I know the bottom line is we are just fishing here and maybe I'm over thinking it...I just don't understand the resistance to a few rules designed to maintain a healthy population of wild trout...To the benefit of ourselves. What makes us humans incapable of seeing a bigger picture?

I was on the Huron one evening and watched a raft of tubers floating downstream stoned out of their minds tossing their empty beer cans up on the bank and under the bridge...When I asked them if they really wanted to float through a garbage pit the next time they decided to float the river I was told to "Go **** myself!" There was a time when I would of been more than happy to drowned each and every one of them..."Go Southend on their asses!" Like us boys from the south-end used to say...They were pathetic!

Spence









"Even when my best efforts fail it's a satisfying challenge, and that, after all, is the essence of fly fishing." -Chauncy Lively

"Envy not the man who lives beside the river, but the man the river flows through." Joseph T Heywood
TroutnutFebruary 11th, 2011, 11:00 am
Administrator
Bellevue, WA

Posts: 2459
I know the bottom line is we are just fishing here and maybe I'm over thinking it...I just don't understand the resistance to a few rules designed to maintain a healthy population of wild trout...To the benefit of ourselves. What makes us humans incapable of seeing a bigger picture?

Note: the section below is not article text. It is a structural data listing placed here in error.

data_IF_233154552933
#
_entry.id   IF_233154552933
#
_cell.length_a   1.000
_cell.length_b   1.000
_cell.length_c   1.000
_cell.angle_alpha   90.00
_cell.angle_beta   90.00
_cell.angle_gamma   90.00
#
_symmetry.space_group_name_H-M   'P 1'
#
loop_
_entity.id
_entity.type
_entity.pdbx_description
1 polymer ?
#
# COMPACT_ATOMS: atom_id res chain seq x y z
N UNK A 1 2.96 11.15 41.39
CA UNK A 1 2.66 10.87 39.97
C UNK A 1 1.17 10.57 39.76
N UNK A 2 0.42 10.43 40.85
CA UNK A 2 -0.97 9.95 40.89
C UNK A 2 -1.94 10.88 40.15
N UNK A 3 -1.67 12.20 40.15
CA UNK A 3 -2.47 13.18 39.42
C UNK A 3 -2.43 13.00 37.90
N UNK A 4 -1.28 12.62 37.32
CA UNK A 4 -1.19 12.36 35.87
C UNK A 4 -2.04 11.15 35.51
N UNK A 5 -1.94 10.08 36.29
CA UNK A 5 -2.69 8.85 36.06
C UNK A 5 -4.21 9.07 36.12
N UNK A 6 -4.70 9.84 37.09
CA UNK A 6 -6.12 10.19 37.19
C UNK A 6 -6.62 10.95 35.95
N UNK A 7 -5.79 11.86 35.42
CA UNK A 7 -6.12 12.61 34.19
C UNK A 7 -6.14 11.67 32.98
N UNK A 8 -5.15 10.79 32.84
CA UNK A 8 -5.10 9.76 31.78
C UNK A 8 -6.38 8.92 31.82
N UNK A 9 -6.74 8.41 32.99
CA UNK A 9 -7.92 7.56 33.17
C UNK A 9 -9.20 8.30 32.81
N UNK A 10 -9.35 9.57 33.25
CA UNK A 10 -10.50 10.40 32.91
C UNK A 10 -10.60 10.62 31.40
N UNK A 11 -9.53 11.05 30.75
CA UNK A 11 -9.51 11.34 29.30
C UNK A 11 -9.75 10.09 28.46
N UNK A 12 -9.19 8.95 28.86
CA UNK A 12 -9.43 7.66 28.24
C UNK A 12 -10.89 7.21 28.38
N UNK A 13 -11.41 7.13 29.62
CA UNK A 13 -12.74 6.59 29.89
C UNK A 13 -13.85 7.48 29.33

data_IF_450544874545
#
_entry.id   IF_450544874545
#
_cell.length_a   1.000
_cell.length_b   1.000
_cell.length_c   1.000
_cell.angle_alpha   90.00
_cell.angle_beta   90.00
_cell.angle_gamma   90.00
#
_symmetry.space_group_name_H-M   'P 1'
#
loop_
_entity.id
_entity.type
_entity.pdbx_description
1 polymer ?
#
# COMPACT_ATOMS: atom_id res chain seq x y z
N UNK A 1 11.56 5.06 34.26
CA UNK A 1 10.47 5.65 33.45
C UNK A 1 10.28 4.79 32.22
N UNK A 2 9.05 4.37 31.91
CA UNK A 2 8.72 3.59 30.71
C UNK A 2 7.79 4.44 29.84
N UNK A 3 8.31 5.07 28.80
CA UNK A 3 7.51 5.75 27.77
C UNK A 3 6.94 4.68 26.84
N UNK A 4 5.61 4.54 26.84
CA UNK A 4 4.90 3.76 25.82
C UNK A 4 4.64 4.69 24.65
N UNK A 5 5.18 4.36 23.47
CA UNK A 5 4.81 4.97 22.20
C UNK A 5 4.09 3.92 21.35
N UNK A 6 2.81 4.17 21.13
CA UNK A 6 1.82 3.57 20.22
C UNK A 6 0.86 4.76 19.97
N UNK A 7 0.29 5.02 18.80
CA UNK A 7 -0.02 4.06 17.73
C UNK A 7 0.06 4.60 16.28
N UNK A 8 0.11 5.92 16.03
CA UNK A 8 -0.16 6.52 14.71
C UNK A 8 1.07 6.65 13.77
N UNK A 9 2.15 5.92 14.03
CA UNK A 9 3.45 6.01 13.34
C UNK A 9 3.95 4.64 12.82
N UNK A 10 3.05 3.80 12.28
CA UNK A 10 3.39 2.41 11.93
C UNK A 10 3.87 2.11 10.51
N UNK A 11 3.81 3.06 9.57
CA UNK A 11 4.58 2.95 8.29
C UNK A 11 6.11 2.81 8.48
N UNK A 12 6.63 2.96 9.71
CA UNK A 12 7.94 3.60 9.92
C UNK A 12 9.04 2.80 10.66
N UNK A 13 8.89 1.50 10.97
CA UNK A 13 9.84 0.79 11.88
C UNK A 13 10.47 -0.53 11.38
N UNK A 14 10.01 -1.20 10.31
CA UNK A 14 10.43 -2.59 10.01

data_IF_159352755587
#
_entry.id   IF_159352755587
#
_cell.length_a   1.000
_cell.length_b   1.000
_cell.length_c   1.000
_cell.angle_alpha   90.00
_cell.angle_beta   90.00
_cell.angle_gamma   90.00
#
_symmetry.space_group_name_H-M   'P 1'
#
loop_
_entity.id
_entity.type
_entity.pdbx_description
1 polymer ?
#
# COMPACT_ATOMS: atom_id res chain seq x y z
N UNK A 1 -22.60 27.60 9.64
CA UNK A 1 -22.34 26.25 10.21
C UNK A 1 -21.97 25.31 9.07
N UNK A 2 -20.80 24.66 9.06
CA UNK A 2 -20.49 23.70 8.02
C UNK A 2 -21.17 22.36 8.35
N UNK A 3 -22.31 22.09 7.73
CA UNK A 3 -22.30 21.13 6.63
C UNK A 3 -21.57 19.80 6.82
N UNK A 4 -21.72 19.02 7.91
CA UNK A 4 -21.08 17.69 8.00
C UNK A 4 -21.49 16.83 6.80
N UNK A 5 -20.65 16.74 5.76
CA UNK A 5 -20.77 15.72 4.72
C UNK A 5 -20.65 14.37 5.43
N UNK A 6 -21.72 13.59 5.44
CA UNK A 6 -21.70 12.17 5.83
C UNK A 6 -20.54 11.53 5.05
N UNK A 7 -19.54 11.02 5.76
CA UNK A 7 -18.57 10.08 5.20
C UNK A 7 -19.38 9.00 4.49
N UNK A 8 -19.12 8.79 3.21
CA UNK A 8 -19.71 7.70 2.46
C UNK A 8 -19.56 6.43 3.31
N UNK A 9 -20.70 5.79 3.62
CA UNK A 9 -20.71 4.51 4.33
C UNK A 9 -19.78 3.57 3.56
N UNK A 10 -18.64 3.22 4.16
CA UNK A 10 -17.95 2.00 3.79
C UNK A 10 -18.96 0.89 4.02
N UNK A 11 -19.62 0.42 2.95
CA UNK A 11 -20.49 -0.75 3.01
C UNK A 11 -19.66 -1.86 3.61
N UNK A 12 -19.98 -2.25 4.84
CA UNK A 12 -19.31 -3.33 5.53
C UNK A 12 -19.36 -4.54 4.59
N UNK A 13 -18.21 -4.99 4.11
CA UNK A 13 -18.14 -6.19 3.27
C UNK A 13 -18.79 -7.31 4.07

We're not all incapable of seeing the picture... just some. We'll always have to struggle against that group to protect resources.

To be sure, all my comments that "some harvest is OK" apply to areas where harvest is both legal and responsible. I support having C&R-only zones, especially on famous, high-pressure rivers, and I think there should be more of them.
Jason Neuswanger, Ph.D.
Troutnut and salmonid ecologist
BenjlanFebruary 11th, 2011, 4:55 pm
Cedar Rapids lowa

Posts: 54
Hey Jason and Spence,

Next time we see those people on the stream let's hand them a rod.
Not a Zebco 202, but the rod out of our hands. Let's show them how to cast, let's put them them on fish, let's show them what it is all about. Then after two hours pass and they think it's been 20 minutes maybe, just maybe they will understand. No more beer cans, no more birds nests of mono, no more abuse to our streams. They will then understand. If they do not, well there is no saving them.....and they will have to be put down:)

Ben
Page:123